This is the second time in two months the Central Bank has tried to break the króna’s fall.
The Icelandic Treasury’s debt has fallen by over ISK 88 billion ($809m/€710m) over the past 12 months.
The Icelandic banking system is much better prepared for a potential collapse than it was prior to the 2008 crash.
Governor of the Central Bank of Iceland Már Guðmundsson does not like the idea, introduced earlier this week by a construction company, to offer 95 percent loans to home buyers.
Icelanders use credit cards more frequently than other European nations to pay for goods and services.
The Monetary Policy Committee of the Central Bank of Iceland has decided to keep the bank’s interest rates unchanged.
Yesterday, Icelandic MPs unanimously voted to pass a parliamentary bill regarding the lifting of capital controls.
The consumer price index in Iceland was miscalculated during the past six months, because of mistakes made at Iceland Statistics.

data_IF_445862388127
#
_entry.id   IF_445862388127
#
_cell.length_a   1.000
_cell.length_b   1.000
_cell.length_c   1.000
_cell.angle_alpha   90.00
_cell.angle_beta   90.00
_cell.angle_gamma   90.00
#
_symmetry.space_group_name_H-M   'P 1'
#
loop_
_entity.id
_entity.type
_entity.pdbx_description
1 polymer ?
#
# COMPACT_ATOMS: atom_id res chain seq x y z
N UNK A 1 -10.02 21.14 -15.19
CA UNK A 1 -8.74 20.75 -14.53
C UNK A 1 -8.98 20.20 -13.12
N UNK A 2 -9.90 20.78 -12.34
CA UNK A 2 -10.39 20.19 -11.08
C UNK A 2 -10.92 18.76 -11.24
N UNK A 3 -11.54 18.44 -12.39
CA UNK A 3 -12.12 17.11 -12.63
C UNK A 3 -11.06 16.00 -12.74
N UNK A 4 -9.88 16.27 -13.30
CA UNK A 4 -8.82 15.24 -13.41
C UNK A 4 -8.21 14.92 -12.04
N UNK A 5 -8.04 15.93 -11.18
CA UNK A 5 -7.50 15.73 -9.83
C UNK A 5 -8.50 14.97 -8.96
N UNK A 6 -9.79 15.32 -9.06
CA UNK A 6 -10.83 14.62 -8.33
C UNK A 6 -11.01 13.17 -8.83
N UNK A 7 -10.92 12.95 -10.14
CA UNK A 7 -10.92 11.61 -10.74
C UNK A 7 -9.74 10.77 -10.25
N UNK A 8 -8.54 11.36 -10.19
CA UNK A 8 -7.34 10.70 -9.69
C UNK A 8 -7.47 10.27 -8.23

A draft resolution introduced yesterday by Finance Minister Bjarni Benediktsson and Prime Minister Sigurður Ingi Jóhannsson includes measures which would be a big step toward the lifting of capital controls in Iceland.
In all likelihood, the foreign currency reserves of the Central Bank of Iceland will be large enough this fall for the lifting of capital controls for the Icelandic public and Icelandic companies to begin.
“I’m not moving one foot before I find a new home,” says Jenný Jóakimsdóttir, a resident of Hafnarfjörður who has been told to leave her apartment within one week, by order of its new owner—a private company owned by the Central Bank of Iceland.
Central Bank of Iceland Director Már Guðmundsson states now is the best time to lift capital controls.
The Monetary Policy Committee of the Central Bank of Iceland announced yesterday it would raise the bank’s interest rates by 0.25 percentage points.
The Central Bank of Iceland has recommended an exemption from the Foreign Exchange Act be given to the failed banks, Kaupthing hf., Glitnir hf., and LBI hf.
The Reykjavík Fire Department was called out to the Central Bank of Iceland shortly before midnight after water had begun leaking into the building’s hallways.